Monday, September 24, 2012

The Hardest Job

Well, my in-home nursery school won't be opening until next fall. Which is both a disappointment, and a huge weight off my shoulders. I suppose it's unrealistic to expect that I can conceive of opening a school in my house and then get it off the ground in under 6 months. :) But then again, what fun is realism all the time, right?

Speaking of realism, I've stumbled on a few too many articles recently about how parenting is the hardest gig going. And each time I can't help think (like we used to say in high school): for real? I'm tired of that trope. Am I the only one who disagrees? I've never worked in a coal mine, but even so, I'll take parenting any day of the week. And actually, I find childcare harder than parenting. It's all the same expectations, at least for the hours you're doing it, but you don't love the kids the way you love your own, which makes the work that much harder to do. Motherhood has never kept me up all hours of the night with knots in my stomach, the way teaching special education in a classroom of kids called "emotionally disturbed" did. Give me a gaggle of kids of my own over another day of that year of hell!

But maybe my particular cross to bear isn't parenthood so much as paid employment. Now, that conundrum has never come easy for me. Always underpaid, underemployed, overworked, overwhelmed or overeducated! I only ever hit the sweet spot once with employment, and for the life of me, I don't know how to find my way back to that balance.

I know what to do with my kids. When it's hard, it's also pretty clearly my own fault. I always know what the problem is, and how to solve it. Get out of the house more, and get them running around. Quit bickering with my husband in earshot of the kids. Don't use a snappy tone of voice if I don't want to hear a snappy tone of voice used at me.

All of that seems simple in comparison to: how do I earn a living? And especially: how do I earn a decent living doing something that interests me, while homeschooling my kids? I find answering that question infinitely harder than motherhood itself.

There was never a magic moment where becoming a parent changed me. If I changed, it was like slipping on a new skin that fit so comfortably I never noticed the difference. But losing my job, deciding to homeschool, and trying to create a new career, is breaking me down, and rebuilding me. Someday -I hope- I will look back on these days and be able to say: of course it was hard. You built something from scratch that hadn't been there before. And now it's so amazing/rewarding/much easier than it used to be!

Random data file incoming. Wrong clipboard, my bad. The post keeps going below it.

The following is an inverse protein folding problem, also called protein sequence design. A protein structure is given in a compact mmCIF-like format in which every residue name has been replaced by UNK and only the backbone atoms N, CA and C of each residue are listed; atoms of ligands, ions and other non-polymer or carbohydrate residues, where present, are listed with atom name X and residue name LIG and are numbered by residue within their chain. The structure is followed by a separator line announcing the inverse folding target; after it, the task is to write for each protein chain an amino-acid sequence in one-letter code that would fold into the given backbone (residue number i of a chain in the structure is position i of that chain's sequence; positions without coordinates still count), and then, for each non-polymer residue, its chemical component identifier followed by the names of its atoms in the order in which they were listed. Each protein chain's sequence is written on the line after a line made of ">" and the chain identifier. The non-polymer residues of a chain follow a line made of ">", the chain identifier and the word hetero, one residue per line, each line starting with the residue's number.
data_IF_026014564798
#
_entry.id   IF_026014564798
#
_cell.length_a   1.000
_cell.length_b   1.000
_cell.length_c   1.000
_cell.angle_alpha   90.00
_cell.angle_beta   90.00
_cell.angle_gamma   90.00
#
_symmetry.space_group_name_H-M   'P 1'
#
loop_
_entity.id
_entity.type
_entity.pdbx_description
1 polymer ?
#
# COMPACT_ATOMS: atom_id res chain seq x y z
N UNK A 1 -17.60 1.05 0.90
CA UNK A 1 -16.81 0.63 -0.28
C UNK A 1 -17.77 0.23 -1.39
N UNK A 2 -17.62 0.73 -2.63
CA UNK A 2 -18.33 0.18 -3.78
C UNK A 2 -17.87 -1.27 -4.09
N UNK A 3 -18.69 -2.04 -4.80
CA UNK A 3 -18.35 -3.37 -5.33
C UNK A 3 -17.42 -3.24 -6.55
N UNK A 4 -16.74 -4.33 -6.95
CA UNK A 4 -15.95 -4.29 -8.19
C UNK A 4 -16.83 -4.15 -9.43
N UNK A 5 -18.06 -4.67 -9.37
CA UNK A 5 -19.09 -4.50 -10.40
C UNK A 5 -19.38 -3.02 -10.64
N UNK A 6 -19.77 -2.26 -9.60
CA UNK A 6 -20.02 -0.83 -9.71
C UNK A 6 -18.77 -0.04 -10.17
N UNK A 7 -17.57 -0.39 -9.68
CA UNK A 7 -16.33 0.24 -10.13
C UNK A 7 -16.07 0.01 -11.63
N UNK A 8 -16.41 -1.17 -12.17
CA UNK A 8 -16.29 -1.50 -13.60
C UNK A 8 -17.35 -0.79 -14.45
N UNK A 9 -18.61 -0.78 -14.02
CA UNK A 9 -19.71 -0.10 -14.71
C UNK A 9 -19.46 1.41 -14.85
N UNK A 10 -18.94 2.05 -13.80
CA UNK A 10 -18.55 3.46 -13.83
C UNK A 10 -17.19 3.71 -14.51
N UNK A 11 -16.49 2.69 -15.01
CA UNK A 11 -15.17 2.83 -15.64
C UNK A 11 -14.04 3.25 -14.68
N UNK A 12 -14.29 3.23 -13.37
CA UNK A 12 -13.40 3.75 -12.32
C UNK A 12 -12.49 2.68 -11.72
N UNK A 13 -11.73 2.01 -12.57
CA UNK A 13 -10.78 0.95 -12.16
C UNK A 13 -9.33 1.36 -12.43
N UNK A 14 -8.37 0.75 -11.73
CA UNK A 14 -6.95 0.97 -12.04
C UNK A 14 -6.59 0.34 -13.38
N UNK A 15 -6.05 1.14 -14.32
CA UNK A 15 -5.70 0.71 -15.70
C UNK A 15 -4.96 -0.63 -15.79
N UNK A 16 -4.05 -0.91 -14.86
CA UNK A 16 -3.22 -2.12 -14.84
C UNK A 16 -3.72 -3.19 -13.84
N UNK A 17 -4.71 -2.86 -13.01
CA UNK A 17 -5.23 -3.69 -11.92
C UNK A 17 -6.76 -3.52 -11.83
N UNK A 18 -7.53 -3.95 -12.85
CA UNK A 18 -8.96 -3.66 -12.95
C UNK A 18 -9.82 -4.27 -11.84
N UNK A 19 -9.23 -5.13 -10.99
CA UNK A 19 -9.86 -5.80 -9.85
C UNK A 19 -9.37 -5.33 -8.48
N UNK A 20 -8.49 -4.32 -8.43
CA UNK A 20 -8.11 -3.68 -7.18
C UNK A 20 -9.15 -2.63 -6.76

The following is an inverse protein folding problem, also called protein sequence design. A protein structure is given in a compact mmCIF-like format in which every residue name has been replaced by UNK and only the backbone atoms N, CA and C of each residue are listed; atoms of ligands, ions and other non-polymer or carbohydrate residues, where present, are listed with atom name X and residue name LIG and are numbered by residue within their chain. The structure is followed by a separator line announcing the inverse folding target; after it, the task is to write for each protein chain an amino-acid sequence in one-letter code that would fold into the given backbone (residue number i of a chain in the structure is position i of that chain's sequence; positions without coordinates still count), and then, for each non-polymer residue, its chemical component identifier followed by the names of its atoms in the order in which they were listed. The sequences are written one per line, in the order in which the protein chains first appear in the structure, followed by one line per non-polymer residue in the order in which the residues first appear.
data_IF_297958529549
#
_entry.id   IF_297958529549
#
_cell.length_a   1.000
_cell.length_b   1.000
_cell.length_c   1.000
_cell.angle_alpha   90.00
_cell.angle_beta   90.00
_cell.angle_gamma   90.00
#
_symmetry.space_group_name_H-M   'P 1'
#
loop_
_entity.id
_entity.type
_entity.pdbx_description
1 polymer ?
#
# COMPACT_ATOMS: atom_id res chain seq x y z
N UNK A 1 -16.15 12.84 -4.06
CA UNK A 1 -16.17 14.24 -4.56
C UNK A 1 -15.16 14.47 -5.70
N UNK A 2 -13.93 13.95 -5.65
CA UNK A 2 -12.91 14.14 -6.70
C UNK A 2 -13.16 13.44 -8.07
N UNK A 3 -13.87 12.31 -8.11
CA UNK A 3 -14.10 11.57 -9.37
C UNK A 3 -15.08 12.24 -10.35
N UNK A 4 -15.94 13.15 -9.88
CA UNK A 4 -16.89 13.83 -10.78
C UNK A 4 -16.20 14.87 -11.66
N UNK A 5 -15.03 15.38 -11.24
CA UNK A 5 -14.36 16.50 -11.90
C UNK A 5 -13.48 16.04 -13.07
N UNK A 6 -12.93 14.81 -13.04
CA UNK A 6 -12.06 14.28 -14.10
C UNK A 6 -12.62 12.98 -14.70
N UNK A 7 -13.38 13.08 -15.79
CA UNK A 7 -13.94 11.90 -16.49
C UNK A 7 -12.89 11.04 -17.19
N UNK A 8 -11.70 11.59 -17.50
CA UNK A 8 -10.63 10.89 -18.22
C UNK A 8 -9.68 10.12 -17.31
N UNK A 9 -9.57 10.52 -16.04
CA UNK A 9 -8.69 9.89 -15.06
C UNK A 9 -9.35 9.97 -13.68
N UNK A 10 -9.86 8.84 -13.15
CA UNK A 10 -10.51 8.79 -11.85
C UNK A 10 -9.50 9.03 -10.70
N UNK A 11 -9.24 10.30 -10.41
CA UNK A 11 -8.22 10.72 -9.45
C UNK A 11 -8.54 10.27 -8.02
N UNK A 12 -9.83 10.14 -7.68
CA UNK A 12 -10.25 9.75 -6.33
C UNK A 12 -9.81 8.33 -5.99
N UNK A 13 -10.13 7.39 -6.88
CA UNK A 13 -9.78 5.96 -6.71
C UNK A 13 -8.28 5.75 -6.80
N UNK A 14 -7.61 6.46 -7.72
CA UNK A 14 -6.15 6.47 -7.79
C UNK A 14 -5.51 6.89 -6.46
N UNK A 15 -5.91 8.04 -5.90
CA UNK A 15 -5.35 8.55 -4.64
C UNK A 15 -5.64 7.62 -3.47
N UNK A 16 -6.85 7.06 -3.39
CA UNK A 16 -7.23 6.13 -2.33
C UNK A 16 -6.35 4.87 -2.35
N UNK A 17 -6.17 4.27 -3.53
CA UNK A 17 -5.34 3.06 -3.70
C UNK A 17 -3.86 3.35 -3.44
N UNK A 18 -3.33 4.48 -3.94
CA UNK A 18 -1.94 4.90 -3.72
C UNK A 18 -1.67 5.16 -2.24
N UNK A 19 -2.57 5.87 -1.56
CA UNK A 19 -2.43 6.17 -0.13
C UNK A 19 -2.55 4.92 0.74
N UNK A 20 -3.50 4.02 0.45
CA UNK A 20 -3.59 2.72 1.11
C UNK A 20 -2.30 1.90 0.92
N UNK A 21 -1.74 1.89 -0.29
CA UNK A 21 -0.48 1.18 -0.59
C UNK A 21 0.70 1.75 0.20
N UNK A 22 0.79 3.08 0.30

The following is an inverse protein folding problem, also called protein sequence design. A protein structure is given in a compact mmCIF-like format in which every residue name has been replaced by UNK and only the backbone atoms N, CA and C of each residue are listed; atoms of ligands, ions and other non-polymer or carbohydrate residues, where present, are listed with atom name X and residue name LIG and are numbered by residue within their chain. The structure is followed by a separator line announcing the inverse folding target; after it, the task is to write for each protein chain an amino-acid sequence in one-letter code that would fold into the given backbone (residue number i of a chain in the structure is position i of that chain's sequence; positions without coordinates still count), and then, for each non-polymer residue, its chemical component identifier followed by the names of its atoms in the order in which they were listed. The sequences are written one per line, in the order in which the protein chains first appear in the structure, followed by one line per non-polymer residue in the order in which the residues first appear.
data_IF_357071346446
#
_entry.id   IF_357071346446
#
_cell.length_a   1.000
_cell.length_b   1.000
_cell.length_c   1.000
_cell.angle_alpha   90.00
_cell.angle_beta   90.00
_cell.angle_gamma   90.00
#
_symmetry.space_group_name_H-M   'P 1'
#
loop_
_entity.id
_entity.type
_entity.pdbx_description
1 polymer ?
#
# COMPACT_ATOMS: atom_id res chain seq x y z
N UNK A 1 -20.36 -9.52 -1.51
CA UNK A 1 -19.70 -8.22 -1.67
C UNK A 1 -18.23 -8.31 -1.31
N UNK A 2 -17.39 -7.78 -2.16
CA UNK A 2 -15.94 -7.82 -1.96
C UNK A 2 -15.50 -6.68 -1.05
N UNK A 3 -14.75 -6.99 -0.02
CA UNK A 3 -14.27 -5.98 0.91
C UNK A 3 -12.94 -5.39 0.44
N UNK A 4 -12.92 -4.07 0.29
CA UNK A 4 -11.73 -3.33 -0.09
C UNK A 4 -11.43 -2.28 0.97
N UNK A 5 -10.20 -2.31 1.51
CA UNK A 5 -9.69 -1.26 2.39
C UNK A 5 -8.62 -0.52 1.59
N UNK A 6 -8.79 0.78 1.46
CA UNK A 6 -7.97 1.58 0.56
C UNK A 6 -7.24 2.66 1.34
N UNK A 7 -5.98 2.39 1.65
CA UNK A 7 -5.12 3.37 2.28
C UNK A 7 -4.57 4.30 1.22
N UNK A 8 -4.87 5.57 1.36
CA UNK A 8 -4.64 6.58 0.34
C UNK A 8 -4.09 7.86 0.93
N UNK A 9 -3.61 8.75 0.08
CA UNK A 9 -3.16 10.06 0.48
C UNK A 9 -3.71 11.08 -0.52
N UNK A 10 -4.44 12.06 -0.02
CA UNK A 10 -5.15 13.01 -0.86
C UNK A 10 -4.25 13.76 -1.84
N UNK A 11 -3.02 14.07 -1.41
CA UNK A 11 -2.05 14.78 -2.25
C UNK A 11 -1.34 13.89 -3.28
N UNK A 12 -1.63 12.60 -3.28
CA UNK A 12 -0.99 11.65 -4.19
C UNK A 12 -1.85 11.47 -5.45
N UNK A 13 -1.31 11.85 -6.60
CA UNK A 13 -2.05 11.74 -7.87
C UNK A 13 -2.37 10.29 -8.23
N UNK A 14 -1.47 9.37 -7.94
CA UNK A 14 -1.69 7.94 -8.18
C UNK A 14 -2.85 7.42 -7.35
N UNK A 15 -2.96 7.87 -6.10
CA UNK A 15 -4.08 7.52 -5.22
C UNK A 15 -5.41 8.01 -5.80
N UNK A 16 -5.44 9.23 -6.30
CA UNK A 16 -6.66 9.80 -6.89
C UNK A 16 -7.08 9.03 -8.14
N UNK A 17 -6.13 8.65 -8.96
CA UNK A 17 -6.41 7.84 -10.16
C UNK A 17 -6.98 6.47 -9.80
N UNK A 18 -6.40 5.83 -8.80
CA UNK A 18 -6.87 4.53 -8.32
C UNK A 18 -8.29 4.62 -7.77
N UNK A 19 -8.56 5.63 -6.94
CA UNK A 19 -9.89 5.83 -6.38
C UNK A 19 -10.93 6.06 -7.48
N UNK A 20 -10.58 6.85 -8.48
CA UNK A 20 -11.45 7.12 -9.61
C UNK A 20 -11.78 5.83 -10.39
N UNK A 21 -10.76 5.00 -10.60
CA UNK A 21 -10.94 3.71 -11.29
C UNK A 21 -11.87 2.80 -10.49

I can imagine some mothers might say that very thing about their difficult babies, who grow up to be far less challenging children.

I only hope I can someday say it about my career!

Monday, September 3, 2012

End of Summer Bitching and Wishing

I've been waking each night at 1 or 2am. I lie in bed, and try not to think about money. I pray, please, please, please and then I change it to thank you for providing what we need, in case The Secret is right and you have to assume you'll get whatever you're praying for. Don't want to repel the grocery money, for goodness sakes.

(I've never even read The Secret, but you can never be too careful. And all the Gods I've ever studied seem to be so picky about rules. I'd never make it as a God; I tend permissive, and assume everyone's doing the best they can. I don't like a lot of rules because I'm no good at paying attention to the details.)

I push thoughts of money from my mind, roll over, fluff the pillows, huff and puff in frustration. I stay in bed, hoping for the sweet relief of sleep. But if it doesn't come, then I walk down the stairs in the dark, stubbing my toes, kicking things over by accident, and come to read on the couch.

I never thought I'd be an entrepreneur. I thought I'd be a teacher, in a union. I once thought about all the advice I'd ever read in women's magazines about asking for a raise (document your successes, put together a presentation, focus on what you've done for the company's bottom line and how it has benefited from having you as an employee), and I thought: Thank God I'll never have to do THAT!

I wish we could live on my husband's income alone. If only we didn't need to eat.

I wish I had one million dollars stashed away somewhere, and I could live off the interest for the rest of my life.

I wish I gave a shit about money, and found it even the slightest bit interesting, so that thinking about it was not an exercise in the torture of tedium. I spent a long, sleepless night once in the home of a former acquaintance, reading all his self-help books about getting rich. They always asked: do you want, more than anything, to be wealthy beyond your wildest dreams? I knew, then (like I know now), that I would never be wealthy beyond my wildest dreams. My answer, at the start of every book, was: nah.

I just want to be able to buy the groceries, daydream a lot, and spend the days in the company of my kids.

Childcare costs have dropped precipitously in the past year. I charge the top of the market rate, but now everyone else is charging exactly half that. It's a ten hour day, no lunch, no breaks, and even with two kids -my legal max, in addition to my own two- I'd clear less than minimum wage per hour. I won't do that. And so I'm short on clients, and short on grocery money.

Today's the last day of summer and, as if on cue, the summer money is running right out. And the stupid groceries keep needing to be bought!

My husband goes back to work tomorrow. I've somehow got to figure this out on my own.

And I've already rolled it around and around in my head until it makes me furious to think about it.

I know I ought to count my blessings, but today is not the day for that.

Today is the last day of summer. All I've got today is bitching and wishing.